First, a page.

Former detainees and social activists marked the 30th anniversary of the alleged Marxist conspiracy in 1987 with the launch of a new book at The Projector on Sunday (21 May).
Entitled “1987: Singapore’s Marxist Conspiracy 30 Years On”, it consists of essays by some 30-odd contributors, including many who were detained under the Internal Security Act (ISA). It is published by civil society group Function 8.
The launch was preceded by a screening of the documentary 1987: Untracing The Conspiracy by filmmaker Jason Soo, and a dialogue session with former ISA detainees Vincent Cheng, 70, Kenneth Tsang, 64, Chng Suan Tze, 68, and Low Yit Leng, in her 50s. The ex-detainees called for the abolition of the ISA and to allow political exiles to come back to Singapore.
Cheng, who was a full-time church worker in 1987, was fingered as the ringleader of the so-called conspiracy.
“Deep down, the trauma is still there… it still features back, now and then, in my dreams,” he said in response to a question from the audience about whether he had suffered any post-detention trauma. He also noted that, before the events of 1987, he had been “very pro-PAP” – referring to Singapore’s ruling People’s Action Party – while training at a seminary to become a Catholic priest.
Veteran activist Constance Singham, who moderated the event, also called the detainees’ experience “the cruelest of injustices”, adding that the events of 1987 had made Singaporeans “cynical, suspicious and fearful” of civil society. “We all lived in fear of detention, that knock on the door at midnight,” she said.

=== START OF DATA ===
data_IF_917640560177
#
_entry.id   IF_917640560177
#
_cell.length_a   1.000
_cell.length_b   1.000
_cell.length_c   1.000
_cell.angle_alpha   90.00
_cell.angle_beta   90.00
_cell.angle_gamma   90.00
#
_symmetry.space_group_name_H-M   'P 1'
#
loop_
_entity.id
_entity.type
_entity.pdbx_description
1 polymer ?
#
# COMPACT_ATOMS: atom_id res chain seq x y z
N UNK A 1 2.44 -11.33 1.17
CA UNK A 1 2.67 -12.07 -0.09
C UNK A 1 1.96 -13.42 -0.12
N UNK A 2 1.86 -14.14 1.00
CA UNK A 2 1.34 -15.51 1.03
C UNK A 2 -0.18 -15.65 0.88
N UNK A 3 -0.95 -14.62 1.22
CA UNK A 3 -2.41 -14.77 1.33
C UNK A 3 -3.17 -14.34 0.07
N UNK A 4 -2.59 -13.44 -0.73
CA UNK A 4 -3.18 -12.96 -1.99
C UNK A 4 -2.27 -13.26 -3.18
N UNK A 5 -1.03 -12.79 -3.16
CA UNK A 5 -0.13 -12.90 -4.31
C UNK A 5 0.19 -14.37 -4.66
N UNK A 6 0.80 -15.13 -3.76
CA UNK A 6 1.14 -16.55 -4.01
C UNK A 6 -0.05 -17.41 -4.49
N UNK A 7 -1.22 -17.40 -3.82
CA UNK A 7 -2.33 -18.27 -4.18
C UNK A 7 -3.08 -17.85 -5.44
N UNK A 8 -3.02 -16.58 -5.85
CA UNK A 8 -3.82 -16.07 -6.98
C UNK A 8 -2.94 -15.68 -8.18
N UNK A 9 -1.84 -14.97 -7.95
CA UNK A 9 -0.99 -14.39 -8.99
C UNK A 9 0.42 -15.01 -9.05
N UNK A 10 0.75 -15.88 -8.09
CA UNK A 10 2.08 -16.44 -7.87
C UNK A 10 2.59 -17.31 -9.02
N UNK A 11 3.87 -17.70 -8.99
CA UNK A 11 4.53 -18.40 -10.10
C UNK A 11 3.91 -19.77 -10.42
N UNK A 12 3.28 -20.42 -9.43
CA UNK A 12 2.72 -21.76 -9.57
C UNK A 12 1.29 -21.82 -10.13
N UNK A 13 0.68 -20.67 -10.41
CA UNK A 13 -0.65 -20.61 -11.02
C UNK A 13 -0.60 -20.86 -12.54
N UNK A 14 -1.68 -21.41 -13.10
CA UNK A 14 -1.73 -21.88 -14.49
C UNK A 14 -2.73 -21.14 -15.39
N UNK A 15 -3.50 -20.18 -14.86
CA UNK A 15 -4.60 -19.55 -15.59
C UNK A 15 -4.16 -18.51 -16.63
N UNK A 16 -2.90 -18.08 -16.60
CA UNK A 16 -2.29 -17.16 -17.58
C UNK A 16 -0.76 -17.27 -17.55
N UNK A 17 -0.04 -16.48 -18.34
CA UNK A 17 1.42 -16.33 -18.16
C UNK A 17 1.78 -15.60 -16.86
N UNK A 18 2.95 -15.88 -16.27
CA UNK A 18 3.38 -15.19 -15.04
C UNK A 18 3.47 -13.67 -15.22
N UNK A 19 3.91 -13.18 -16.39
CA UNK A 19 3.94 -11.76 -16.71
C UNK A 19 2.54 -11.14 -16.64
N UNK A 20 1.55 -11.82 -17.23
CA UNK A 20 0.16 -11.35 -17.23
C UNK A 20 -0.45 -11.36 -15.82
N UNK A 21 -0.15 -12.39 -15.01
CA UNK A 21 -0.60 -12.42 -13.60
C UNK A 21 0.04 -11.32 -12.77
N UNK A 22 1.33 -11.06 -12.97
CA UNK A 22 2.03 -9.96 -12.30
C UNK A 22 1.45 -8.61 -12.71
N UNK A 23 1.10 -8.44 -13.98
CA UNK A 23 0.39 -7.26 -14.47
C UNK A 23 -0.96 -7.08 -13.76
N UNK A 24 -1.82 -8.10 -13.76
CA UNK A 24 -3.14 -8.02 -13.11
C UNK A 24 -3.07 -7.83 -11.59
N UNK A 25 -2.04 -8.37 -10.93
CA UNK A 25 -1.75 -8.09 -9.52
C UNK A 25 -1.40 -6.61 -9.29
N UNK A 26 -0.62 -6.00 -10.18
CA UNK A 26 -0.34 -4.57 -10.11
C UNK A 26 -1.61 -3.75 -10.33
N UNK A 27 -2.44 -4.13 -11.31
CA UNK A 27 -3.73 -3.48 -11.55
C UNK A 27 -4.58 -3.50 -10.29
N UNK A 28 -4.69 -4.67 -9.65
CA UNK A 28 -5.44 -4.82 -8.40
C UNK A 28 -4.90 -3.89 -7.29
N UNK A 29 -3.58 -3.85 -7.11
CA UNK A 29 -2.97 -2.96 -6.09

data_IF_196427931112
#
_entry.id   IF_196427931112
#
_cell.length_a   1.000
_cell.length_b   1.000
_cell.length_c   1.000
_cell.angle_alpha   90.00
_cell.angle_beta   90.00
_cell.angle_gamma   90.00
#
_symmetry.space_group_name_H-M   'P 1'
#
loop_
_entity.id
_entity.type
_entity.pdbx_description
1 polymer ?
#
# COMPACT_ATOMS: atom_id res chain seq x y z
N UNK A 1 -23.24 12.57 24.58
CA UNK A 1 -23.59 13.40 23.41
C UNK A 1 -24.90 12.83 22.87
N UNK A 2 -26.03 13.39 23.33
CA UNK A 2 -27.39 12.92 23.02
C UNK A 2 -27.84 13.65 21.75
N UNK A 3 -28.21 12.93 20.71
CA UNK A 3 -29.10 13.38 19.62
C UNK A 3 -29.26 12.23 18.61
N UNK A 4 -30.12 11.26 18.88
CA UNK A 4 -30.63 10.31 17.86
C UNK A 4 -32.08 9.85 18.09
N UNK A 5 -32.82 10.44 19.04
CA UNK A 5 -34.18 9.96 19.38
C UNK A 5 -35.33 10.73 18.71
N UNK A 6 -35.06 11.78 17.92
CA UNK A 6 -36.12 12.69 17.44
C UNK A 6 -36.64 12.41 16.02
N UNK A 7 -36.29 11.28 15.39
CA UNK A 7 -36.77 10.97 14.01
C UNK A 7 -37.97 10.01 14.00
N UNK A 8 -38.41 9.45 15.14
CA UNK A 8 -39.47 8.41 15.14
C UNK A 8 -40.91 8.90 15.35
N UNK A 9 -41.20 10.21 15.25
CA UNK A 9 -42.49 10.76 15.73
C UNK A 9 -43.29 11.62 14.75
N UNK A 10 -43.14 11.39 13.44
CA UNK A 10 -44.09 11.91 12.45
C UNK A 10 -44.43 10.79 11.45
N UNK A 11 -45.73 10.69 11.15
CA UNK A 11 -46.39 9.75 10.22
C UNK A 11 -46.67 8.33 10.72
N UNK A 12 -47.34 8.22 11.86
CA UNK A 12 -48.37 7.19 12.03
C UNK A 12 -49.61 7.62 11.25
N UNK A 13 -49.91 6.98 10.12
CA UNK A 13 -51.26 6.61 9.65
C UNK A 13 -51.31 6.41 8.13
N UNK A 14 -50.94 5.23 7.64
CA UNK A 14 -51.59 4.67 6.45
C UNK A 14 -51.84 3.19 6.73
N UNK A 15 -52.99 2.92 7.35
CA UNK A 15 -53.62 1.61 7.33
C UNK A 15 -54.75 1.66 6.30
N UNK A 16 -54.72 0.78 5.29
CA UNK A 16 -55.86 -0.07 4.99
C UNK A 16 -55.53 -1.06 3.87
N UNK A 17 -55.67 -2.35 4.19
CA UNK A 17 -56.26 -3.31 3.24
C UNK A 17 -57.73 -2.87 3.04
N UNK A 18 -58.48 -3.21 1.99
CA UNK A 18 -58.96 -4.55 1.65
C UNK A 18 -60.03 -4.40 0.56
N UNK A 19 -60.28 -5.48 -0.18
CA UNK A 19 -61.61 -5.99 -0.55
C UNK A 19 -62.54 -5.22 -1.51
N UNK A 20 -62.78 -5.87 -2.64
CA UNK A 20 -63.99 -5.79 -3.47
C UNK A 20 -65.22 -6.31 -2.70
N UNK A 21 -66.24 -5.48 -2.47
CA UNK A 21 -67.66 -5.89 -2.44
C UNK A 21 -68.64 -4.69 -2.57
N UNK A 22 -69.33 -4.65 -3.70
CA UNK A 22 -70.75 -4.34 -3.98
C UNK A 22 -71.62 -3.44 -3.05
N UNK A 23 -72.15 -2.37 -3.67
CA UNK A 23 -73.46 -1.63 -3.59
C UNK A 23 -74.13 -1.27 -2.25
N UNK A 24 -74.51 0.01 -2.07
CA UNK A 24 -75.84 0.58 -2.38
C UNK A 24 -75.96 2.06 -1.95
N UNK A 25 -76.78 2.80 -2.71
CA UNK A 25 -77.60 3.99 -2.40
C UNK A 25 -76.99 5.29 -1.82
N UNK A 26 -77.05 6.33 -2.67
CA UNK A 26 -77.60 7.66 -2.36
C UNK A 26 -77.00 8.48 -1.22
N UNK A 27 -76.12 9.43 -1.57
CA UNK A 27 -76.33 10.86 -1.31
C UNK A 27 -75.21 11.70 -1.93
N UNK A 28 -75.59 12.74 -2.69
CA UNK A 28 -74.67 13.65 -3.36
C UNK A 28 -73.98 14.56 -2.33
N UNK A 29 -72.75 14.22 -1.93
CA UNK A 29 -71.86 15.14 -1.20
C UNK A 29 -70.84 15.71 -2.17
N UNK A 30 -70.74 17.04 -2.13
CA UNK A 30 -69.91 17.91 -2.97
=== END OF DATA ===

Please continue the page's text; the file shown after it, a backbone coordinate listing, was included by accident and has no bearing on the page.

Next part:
The ‘Marxist conspiracy’
On 21 May 1987, the authorities carried out Operation Spectrum, which saw 16 people detained under the ISA for their alleged involvement in a Marxist conspiracy to overthrow the government. Those arrested included social workers, church workers and theatre practitioners. The following month, another six individuals were arrested.
Many of the detainees made televised confessions of their roles in the alleged plot. Nine of them later signed a statement saying that they had confessed under duress and were subjected to torture. They were subsequently re-arrested in 1988, with some of them detained for up to three years.
An International Court of Justice delegation visited Singapore in 1987 and concluded in a report that there was “no evidence of a Marxist conspiracy”. Former Prime Minister Goh Chok Tong also revealed in 2009 that former National Development Minister S. Dhanabalan left the Cabinet in 1992, partly because he did not agree with how the issue had been handled.
About 200 people were in attendance at Sunday’s event, including opposition figures Chen Show Mao, Chee Soon Juan and Jeannette Chong-Aruldoss.